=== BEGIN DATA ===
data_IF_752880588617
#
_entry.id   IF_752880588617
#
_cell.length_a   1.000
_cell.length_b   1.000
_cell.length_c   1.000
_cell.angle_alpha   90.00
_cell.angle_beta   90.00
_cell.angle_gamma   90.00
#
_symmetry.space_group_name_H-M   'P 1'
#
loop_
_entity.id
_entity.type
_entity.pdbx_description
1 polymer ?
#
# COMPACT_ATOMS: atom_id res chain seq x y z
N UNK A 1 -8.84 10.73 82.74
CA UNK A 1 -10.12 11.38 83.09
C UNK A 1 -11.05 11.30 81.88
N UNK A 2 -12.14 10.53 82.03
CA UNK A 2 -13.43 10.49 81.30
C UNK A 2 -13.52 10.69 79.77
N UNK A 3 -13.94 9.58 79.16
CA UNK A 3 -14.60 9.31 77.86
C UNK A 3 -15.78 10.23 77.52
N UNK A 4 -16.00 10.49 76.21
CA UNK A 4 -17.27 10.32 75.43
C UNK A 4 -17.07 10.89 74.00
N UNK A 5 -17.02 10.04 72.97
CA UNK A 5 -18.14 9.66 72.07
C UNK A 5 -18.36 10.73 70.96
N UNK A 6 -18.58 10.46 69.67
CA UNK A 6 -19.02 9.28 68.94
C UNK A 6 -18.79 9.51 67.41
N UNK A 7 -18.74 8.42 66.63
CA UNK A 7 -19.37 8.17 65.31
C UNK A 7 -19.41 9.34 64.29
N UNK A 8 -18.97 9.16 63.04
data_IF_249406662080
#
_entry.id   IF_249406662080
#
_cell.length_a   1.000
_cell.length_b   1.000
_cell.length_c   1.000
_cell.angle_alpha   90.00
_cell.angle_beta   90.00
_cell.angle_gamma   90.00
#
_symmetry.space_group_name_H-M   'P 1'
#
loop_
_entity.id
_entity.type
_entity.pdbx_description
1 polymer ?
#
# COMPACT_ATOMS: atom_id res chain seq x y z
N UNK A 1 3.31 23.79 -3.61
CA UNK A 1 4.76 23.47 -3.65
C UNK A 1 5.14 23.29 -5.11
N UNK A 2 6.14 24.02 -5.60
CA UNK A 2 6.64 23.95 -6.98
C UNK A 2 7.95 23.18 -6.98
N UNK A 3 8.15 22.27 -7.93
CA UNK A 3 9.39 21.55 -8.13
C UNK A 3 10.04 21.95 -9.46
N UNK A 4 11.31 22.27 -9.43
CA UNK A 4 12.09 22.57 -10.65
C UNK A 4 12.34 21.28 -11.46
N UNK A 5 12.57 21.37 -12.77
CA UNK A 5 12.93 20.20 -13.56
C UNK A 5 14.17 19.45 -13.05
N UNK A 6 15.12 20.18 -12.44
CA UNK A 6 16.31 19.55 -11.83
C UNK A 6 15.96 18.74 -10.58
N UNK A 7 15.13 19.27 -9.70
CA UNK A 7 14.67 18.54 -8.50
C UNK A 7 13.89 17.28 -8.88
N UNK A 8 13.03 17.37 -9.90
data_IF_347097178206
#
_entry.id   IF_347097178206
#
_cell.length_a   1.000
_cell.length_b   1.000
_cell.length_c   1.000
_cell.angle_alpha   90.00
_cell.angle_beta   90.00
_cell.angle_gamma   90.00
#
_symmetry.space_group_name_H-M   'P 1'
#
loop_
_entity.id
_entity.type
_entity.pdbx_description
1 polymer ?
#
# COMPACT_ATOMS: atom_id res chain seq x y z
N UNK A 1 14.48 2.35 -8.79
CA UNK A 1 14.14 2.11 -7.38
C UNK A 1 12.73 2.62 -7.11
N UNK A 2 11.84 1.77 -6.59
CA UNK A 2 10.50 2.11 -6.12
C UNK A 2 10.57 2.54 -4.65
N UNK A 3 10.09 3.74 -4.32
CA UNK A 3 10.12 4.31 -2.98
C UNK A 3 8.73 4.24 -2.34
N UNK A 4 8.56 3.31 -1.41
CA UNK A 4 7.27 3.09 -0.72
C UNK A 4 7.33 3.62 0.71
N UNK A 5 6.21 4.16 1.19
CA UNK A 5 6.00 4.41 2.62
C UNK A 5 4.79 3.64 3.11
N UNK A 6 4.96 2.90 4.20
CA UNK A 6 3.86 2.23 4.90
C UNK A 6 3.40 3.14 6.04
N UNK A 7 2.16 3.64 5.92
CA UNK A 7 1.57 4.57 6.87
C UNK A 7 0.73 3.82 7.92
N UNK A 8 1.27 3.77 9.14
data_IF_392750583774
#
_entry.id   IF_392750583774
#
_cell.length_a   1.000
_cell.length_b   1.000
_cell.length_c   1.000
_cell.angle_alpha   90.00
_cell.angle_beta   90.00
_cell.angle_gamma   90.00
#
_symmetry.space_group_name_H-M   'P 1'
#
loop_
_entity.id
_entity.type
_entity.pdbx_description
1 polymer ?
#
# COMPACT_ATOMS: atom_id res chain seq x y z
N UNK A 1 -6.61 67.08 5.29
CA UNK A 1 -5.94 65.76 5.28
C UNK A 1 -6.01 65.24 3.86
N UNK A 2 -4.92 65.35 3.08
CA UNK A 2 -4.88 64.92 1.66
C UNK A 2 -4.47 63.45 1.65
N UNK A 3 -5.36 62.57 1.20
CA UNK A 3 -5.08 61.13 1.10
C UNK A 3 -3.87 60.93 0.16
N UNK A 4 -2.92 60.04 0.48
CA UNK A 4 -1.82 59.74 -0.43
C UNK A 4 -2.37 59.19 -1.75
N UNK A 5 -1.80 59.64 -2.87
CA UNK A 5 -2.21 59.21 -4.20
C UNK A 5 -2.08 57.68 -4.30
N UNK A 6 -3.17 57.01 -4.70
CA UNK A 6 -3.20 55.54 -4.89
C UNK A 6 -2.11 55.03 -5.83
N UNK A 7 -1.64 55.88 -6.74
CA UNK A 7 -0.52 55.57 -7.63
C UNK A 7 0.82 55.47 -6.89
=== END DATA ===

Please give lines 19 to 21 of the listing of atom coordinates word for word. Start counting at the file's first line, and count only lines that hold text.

#
# COMPACT_ATOMS: atom_id res chain seq x y z
N UNK A 1 -8.84 10.73 82.74